EAC is often used to create an exact copy of a CD which can be stored in a digital media archive or library. The goal is to preserve all information from a CD, such that the CD can be recreated from an archive and or is playable from a library. With EAC, the original audio files and a .cue file, an exact copy can be made; and with FLAC files, a lossless music library may be built. Creating an individual folder which contains the album’s compressed audio files and a cue file is done via the following method:
Open EAC and select the FLAC encoder
Insert the CD you wish to archive
If using the freedb or CTDB plugins, select the correct cover art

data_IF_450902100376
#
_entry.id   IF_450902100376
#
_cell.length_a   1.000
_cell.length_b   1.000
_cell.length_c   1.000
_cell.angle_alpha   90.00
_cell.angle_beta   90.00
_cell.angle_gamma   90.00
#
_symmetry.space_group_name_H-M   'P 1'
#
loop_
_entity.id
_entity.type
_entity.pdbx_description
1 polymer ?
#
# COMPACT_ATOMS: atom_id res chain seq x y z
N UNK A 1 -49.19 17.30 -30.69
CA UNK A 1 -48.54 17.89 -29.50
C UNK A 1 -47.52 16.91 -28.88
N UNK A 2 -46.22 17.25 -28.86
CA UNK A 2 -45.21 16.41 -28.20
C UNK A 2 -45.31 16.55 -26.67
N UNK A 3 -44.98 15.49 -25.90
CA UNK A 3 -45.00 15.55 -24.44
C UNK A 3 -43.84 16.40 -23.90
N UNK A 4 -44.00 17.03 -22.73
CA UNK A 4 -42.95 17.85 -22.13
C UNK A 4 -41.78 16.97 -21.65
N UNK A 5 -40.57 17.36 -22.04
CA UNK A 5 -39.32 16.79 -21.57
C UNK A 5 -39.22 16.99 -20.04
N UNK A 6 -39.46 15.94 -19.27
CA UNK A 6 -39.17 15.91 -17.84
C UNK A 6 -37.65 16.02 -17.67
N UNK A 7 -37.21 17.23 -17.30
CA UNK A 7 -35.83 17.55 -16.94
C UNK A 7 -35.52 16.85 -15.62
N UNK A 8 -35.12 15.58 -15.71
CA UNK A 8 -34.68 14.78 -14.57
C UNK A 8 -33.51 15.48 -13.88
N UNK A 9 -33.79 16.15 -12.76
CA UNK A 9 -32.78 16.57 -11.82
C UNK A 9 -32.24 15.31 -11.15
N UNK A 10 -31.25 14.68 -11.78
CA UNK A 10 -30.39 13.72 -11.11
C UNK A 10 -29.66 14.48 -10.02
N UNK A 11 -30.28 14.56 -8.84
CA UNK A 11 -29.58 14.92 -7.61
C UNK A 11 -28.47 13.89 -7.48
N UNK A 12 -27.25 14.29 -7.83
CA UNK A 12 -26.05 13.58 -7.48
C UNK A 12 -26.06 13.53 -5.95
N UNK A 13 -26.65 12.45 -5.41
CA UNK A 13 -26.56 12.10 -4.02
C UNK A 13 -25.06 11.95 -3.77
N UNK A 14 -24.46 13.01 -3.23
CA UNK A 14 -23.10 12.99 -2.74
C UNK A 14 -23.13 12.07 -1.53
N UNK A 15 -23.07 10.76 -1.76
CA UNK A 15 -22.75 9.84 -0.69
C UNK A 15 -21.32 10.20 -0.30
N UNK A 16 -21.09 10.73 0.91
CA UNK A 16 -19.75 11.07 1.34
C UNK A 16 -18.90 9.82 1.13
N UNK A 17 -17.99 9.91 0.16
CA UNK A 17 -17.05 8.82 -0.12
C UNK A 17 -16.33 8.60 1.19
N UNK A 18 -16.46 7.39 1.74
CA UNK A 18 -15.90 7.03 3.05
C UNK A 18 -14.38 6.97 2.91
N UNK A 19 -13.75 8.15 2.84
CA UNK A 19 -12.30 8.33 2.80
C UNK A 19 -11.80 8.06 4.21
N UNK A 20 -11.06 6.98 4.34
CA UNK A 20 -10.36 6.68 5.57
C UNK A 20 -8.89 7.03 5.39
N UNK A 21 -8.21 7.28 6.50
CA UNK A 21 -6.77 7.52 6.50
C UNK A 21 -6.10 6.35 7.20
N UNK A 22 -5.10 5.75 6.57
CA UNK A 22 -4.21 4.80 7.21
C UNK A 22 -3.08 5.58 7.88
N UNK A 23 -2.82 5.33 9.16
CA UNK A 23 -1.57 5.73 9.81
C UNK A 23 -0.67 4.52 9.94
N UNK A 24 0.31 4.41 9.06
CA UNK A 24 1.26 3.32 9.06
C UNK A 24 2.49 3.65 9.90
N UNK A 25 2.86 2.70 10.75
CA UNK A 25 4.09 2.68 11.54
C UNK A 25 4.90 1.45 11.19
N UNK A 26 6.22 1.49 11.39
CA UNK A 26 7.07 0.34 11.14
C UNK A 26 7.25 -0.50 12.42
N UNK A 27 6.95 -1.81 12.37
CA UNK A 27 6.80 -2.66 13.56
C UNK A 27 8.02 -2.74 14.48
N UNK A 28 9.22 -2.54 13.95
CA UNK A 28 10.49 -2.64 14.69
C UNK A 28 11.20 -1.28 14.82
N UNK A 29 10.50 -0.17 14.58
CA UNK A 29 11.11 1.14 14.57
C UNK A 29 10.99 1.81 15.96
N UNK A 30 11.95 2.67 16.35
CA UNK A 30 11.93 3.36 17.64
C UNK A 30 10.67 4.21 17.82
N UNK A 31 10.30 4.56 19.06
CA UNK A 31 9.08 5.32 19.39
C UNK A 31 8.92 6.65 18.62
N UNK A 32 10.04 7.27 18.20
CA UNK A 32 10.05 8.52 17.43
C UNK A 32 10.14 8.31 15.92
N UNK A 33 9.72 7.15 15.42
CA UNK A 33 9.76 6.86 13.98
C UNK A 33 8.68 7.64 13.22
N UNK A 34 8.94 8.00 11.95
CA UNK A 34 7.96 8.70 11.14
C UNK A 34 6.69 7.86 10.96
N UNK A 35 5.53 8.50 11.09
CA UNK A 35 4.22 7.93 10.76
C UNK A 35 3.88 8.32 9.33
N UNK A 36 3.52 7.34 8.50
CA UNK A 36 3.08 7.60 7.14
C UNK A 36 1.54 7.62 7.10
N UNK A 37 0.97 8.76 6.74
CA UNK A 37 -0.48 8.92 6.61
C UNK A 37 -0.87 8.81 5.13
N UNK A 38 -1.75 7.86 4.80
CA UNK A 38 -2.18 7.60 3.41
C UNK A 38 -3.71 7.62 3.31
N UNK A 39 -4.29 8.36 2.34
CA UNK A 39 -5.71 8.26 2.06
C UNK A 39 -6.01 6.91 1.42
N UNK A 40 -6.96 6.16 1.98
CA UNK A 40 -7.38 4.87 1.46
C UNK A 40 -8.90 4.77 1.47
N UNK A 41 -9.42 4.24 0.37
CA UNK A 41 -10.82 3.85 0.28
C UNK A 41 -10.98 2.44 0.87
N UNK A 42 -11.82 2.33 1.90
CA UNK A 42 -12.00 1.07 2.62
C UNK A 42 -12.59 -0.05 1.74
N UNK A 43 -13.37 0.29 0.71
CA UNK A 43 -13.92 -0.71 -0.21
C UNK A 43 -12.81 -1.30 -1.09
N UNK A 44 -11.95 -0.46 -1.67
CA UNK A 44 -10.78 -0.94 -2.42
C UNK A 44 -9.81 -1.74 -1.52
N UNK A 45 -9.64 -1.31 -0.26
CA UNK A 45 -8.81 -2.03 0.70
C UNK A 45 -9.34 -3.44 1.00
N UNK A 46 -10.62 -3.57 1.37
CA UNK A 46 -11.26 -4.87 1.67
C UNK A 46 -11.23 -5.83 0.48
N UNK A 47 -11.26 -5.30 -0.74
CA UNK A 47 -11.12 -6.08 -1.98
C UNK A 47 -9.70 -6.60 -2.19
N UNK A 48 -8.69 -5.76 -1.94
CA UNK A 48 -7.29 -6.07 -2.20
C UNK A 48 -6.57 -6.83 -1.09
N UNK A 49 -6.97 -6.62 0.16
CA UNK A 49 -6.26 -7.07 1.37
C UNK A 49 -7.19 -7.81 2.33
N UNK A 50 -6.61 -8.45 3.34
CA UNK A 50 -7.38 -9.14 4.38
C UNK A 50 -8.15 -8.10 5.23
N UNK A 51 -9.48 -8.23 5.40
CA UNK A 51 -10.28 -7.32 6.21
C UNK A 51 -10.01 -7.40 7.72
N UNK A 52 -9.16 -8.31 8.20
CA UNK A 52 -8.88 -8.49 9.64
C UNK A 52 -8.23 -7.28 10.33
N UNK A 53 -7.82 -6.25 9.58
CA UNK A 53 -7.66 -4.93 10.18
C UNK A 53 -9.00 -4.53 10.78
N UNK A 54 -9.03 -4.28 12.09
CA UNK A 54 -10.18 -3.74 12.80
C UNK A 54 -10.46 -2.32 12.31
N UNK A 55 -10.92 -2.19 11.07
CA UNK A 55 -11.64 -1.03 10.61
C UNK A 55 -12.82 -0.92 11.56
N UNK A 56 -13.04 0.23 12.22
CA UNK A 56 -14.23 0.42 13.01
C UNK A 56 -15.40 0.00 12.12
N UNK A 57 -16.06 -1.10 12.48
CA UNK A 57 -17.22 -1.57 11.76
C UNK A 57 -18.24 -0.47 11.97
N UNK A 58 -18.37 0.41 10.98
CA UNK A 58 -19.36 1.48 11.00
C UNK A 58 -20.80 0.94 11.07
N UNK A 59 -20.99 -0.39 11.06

You may also add lyrics to each track at this point
Verify that the downloaded information is complete and correct
Convert all CD information to title case
Remove any extra spaces
Detect the CD’s gaps
Create the cue sheet and album folders
Rip the CD in Burst Mode, which creates the individual audio files
Switch to Secure Mode and re-rip tracks any tracks that did not rip accurately
This process also creates an EAC log file in the same folder.
CUERipper is an utility for extracting digital audio from CDs, and an open-source alternative to EAC. It has a lot fewer configuration options, so it’s somewhat easier to use, and is included in CUETools package.
The goal is to make sure the album image is preserved accurately. A lossless disc image must be lossless not only in preserving contents of the audio tracks, but also in preserving gaps and CUE sheet contents. Many applications lose vital information upon conversion, and don’t support all possible CUE sheet styles.